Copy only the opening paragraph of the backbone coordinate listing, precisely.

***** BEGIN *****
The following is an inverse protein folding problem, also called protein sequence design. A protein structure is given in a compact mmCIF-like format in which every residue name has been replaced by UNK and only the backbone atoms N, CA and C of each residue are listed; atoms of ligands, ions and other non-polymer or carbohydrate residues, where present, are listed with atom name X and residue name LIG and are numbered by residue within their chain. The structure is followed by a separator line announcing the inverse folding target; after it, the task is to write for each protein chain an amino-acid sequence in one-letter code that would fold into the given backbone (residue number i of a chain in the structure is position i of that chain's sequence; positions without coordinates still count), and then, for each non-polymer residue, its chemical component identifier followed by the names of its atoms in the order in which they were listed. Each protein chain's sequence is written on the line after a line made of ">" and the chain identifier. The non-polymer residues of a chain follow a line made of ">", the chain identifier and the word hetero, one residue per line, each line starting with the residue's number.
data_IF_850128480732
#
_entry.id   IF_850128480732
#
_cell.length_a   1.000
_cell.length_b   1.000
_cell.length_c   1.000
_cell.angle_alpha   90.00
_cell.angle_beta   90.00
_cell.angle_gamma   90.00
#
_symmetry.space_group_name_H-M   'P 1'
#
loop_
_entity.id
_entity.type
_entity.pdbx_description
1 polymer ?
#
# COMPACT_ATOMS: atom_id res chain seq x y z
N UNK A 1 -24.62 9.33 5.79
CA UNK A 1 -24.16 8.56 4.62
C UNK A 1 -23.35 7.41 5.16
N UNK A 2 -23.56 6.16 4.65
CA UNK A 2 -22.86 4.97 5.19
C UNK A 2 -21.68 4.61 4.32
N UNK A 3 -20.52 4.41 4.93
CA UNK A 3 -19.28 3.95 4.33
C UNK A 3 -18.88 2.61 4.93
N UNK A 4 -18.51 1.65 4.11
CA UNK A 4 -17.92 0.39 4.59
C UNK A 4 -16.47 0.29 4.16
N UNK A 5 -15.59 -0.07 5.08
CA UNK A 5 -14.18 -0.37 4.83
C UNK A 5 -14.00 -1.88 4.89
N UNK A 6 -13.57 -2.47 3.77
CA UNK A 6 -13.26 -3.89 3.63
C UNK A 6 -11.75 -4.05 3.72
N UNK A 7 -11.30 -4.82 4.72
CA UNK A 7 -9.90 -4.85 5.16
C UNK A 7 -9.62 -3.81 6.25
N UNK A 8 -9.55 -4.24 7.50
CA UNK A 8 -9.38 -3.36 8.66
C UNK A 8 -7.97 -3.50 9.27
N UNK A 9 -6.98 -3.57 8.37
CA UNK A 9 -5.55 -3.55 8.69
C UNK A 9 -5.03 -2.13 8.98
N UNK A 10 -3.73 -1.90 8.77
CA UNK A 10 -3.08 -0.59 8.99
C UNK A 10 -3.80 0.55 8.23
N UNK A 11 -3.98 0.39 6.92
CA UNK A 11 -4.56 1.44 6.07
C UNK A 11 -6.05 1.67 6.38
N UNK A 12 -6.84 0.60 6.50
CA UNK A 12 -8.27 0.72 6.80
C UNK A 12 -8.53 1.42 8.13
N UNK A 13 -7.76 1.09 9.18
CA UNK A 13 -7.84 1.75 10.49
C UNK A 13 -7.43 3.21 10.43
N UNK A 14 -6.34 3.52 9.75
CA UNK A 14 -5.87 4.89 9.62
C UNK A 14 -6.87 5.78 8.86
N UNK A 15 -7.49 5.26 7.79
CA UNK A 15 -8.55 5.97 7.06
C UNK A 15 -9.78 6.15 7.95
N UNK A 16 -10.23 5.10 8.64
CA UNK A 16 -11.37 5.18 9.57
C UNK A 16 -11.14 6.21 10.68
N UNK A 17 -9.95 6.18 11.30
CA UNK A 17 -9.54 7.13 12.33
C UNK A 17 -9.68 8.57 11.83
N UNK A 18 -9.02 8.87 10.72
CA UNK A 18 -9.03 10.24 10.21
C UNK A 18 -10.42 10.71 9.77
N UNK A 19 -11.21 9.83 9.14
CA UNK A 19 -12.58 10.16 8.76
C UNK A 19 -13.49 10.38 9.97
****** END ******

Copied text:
The following is an inverse protein folding problem, also called protein sequence design. A protein structure is given in a compact mmCIF-like format in which every residue name has been replaced by UNK and only the backbone atoms N, CA and C of each residue are listed; atoms of ligands, ions and other non-polymer or carbohydrate residues, where present, are listed with atom name X and residue name LIG and are numbered by residue within their chain. The structure is followed by a separator line announcing the inverse folding target; after it, the task is to write for each protein chain an amino-acid sequence in one-letter code that would fold into the given backbone (residue number i of a chain in the structure is position i of that chain's sequence; positions without coordinates still count), and then, for each non-polymer residue, its chemical component identifier followed by the names of its atoms in the order in which they were listed. Each protein chain's sequence is written on the line after a line made of ">" and the chain identifier. The non-polymer residues of a chain follow a line made of ">", the chain identifier and the word hetero, one residue per line, each line starting with the residue's number.